Kith & Kin

Estate Planning: 4 Steps to Protect Your Digital Assets

laptop with digital assets on screen

When it comes to estate management and planning, the assets that come to mind will most likely be tangible objects like money, properties, cars and so on. However, in this day and age, we cannot deny that a large part of our lives is intertwined with the digital world and we have to be aware of the importance of digital asset management

What Are Digital Assets?

From communication outlets like our email accounts, cloud storages as well as the content we store in them, social media accounts which for many counts as a source of income, to ecommerce and investment accounts, all these are considered digital assets. Basically, almost everything that you keep a record of digitally can be considered as a digital asset.

However, do note that certain things cannot be counted as a digital asset; for example while your digital banking account is a digital asset, the monies in the account are not and would be included as part of your estate instead.

How to Protect Your Digital Assets?

In our lifetime we can safeguard our digital assets by practising due diligence when it comes to cyber security (for example; ensure that our security systems on our devices are up to date and be vigilant and aware of phishing scam tactics to avoid falling into their traps) as well as getting digital asset insurance as an additional layer of protection in the event of a cyber security breach.

However, we need to consider what happens to our digital assets upon our passing as it will have an impact on the legacy we leave behind, for example, you might want to transfer your storage of pictures and videos to your loved ones so that they can look back at the memories you shared with them. This is why it is important to look into creating a digital estate plan for the ease of management of your digital assets when you pass on.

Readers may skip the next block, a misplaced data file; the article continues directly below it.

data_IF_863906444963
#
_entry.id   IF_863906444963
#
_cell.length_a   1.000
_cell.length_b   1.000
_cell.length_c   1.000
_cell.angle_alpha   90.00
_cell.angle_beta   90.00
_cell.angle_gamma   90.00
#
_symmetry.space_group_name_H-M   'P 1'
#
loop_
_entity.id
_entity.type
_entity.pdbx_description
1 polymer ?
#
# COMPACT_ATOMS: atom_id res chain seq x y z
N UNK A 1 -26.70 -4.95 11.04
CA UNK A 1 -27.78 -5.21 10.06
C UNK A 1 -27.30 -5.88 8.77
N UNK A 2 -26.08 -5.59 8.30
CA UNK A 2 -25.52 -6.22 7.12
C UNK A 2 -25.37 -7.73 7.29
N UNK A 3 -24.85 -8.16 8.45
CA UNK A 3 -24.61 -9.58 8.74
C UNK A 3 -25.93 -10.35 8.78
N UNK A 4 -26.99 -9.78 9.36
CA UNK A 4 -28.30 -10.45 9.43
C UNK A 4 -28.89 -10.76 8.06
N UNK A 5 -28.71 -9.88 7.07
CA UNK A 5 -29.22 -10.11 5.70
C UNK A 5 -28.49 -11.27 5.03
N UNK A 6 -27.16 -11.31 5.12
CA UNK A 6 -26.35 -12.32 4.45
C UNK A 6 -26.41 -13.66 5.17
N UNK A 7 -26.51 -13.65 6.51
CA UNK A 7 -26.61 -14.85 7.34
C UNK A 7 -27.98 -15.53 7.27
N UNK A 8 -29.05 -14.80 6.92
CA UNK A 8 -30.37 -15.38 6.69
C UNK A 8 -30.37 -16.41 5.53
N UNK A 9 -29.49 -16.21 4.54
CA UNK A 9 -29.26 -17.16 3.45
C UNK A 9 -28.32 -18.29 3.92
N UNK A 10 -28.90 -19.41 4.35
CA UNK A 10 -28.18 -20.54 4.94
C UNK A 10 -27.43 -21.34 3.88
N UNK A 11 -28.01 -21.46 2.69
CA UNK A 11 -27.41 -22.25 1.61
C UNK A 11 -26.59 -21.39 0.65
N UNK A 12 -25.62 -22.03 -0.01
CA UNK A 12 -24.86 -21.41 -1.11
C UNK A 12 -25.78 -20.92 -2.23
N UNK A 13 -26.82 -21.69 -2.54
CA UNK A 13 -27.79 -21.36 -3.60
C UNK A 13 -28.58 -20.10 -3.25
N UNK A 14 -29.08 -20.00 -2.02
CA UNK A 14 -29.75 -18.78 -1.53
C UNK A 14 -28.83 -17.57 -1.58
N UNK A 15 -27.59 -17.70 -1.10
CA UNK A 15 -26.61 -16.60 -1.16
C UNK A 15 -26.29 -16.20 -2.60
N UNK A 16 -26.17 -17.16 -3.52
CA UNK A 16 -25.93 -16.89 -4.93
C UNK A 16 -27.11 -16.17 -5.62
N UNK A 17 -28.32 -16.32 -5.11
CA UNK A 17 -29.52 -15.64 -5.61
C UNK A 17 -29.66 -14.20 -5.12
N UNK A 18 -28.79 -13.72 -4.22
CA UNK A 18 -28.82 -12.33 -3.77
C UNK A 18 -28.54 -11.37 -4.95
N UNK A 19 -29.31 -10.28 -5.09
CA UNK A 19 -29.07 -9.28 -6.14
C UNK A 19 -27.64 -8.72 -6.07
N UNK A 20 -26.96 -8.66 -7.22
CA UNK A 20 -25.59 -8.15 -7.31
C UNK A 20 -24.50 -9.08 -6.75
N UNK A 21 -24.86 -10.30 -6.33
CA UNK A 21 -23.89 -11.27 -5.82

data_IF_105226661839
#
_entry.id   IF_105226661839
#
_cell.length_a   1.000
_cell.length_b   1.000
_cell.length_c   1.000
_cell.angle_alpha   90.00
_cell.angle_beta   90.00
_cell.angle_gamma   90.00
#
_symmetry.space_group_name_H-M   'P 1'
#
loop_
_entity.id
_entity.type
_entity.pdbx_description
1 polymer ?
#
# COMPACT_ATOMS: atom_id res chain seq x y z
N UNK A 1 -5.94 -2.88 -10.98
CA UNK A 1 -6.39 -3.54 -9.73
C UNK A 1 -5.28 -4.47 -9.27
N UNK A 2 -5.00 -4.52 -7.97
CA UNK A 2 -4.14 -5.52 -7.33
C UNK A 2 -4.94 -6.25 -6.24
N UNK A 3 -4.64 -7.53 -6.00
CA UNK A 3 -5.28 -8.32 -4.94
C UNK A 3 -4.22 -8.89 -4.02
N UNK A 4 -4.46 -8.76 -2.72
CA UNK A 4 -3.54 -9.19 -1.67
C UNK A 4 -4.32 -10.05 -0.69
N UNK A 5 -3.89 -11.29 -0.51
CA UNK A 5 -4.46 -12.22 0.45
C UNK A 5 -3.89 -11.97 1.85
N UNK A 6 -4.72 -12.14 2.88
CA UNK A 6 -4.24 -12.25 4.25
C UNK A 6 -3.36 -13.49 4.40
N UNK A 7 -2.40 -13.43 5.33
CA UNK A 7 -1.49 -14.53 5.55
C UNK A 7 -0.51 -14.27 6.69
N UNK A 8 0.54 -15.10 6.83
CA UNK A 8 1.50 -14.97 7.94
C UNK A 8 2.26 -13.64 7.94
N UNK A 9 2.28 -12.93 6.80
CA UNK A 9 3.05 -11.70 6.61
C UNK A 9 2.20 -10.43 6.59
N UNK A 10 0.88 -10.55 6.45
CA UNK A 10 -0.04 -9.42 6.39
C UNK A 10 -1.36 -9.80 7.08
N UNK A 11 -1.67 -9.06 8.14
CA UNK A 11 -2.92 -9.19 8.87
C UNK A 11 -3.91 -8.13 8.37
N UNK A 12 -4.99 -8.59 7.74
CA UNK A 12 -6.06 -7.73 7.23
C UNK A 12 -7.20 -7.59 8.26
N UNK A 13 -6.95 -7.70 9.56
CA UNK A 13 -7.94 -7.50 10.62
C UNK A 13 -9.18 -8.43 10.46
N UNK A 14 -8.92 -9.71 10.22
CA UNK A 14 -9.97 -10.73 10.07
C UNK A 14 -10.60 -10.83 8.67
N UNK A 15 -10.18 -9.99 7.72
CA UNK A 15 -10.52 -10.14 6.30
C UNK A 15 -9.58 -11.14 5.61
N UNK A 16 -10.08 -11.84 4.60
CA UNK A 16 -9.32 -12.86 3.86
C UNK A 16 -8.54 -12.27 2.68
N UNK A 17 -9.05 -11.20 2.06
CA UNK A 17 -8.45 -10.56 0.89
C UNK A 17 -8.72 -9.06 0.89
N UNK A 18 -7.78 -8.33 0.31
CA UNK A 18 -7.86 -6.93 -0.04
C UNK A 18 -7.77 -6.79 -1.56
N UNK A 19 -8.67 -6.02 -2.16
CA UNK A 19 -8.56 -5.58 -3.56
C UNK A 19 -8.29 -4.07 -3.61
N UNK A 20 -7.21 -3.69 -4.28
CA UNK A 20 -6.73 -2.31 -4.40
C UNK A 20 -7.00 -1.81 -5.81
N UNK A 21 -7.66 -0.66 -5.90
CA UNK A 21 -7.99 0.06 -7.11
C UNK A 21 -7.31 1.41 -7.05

Here are 4 steps to creating your digital estate plan:

1. Make a list of all your digital accounts

The first step is to create an inventory of all the digital accounts you hold, this includes login details like your usernames, passwords and answers to security questions as well as subscription status and fees.

2. Decide what is to be done with each account upon your passing

Whether they are to be deactivated, deleted, transferred or memorialised (Facebook, Instagram, Linkedin offer such an option), you need to clearly state your decision for each account.

3. Ensure that your executor has access

Next will be to make sure that your executor has access to the list and details as he/she will be the one to carry out your instructions in the management of those digital assets

4. Update details whenever changes occur

Very often we will be required to change our passwords for security reasons or in our lifetime decide to terminate listed digital subscription services. Remember to always update your digital asset list with such changes so as to make the management process as smooth as possible.

Do You Need a Lawyer To Make a Digital Estate Plan?

While you do not need a lawyer to do so, the process of making an estate plan in Singapore can be challenging for a person with no prior knowledge in this field, thus it is recommended to engage professional help to ensure that you avoid the common mistakes in writing a will. They can also give you comprehensive estate planning tips so that your wishes are recorded securely and legally.

If you are planning to write a will and require the service of an estate planning lawyer, or have any questions about will writing in Singapore and require professional estate planning assistance, feel free to get in touch with us.